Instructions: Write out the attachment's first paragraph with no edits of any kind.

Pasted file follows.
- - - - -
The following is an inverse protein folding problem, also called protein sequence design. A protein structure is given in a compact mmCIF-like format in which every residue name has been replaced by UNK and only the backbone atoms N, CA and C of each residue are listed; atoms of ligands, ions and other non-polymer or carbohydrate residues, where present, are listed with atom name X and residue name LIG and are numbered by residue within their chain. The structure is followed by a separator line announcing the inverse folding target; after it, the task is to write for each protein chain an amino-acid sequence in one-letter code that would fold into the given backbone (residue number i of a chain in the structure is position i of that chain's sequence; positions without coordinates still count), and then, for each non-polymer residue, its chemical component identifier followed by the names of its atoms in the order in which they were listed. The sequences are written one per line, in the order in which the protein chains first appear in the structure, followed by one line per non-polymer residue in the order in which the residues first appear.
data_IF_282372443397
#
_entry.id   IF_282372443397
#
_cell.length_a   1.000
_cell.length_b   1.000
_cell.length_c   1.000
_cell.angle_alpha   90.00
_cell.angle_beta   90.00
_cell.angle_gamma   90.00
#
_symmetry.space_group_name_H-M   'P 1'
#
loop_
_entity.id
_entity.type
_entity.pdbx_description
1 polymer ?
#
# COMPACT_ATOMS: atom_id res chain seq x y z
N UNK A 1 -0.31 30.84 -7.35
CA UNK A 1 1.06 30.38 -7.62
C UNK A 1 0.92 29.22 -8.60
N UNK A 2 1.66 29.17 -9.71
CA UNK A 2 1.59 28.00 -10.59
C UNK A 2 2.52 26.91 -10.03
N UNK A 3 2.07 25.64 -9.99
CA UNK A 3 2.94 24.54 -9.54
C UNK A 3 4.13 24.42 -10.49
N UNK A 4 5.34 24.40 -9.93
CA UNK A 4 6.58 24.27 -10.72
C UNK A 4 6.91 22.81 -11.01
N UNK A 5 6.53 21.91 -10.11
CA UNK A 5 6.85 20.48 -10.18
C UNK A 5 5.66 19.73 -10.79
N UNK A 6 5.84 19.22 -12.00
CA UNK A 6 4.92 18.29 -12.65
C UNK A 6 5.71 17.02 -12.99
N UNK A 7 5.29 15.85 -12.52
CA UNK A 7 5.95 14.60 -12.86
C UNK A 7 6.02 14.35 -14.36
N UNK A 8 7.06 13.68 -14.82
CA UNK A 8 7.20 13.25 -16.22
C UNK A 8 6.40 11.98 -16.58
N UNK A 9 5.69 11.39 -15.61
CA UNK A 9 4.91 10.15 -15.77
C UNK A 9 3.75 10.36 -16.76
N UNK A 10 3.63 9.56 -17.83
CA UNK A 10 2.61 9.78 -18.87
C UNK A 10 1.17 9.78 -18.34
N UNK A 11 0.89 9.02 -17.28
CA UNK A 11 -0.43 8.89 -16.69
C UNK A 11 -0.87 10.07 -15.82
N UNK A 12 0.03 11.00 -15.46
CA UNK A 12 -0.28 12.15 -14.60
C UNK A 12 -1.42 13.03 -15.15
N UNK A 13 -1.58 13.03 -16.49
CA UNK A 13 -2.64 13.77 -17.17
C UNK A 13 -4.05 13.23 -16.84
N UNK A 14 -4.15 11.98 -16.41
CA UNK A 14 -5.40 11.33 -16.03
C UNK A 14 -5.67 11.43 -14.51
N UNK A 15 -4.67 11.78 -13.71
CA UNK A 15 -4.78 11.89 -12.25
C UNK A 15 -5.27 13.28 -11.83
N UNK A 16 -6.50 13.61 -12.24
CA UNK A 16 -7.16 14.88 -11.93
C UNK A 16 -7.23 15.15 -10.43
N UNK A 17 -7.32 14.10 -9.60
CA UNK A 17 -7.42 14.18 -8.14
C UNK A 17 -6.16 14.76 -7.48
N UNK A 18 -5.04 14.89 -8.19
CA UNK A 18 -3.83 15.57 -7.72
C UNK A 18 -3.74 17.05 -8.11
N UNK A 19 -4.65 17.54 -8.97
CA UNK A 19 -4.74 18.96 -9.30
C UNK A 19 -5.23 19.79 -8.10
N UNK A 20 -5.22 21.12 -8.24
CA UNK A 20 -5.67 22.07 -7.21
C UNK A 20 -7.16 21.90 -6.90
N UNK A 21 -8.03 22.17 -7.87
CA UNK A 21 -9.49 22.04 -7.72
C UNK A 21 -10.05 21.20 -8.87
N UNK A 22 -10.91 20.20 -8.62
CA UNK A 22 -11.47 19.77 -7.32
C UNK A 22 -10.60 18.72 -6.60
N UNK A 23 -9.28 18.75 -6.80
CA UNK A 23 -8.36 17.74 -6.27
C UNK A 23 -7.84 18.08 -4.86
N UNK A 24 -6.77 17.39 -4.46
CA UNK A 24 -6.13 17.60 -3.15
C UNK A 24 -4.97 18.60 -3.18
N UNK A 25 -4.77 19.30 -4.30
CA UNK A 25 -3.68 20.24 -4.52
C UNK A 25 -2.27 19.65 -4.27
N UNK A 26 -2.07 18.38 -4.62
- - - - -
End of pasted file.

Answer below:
The following is an inverse protein folding problem, also called protein sequence design. A protein structure is given in a compact mmCIF-like format in which every residue name has been replaced by UNK and only the backbone atoms N, CA and C of each residue are listed; atoms of ligands, ions and other non-polymer or carbohydrate residues, where present, are listed with atom name X and residue name LIG and are numbered by residue within their chain. The structure is followed by a separator line announcing the inverse folding target; after it, the task is to write for each protein chain an amino-acid sequence in one-letter code that would fold into the given backbone (residue number i of a chain in the structure is position i of that chain's sequence; positions without coordinates still count), and then, for each non-polymer residue, its chemical component identifier followed by the names of its atoms in the order in which they were listed. The sequences are written one per line, in the order in which the protein chains first appear in the structure, followed by one line per non-polymer residue in the order in which the residues first appear.